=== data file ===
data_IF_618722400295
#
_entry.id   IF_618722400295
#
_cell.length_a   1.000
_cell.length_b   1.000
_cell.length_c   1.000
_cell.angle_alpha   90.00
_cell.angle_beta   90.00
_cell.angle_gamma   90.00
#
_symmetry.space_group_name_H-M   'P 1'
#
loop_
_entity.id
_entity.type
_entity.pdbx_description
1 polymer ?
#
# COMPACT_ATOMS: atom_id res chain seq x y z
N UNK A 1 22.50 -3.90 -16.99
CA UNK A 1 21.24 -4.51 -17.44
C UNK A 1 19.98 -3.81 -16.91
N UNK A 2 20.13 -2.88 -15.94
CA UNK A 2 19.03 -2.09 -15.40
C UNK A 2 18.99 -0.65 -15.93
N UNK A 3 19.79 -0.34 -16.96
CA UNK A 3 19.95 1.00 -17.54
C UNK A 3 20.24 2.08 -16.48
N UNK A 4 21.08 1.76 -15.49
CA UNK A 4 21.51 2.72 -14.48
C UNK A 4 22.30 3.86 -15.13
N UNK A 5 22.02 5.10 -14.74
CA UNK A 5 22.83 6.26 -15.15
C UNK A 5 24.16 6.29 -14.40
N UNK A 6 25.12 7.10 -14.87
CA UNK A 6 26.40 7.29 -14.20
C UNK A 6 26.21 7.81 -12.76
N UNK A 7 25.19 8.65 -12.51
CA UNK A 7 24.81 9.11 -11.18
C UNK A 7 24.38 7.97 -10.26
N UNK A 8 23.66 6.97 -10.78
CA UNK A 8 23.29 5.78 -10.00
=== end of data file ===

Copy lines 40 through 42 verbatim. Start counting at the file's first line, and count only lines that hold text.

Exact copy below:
CA UNK A 7 24.81 9.11 -11.18
C UNK A 7 24.38 7.97 -10.26
N UNK A 8 23.66 6.97 -10.78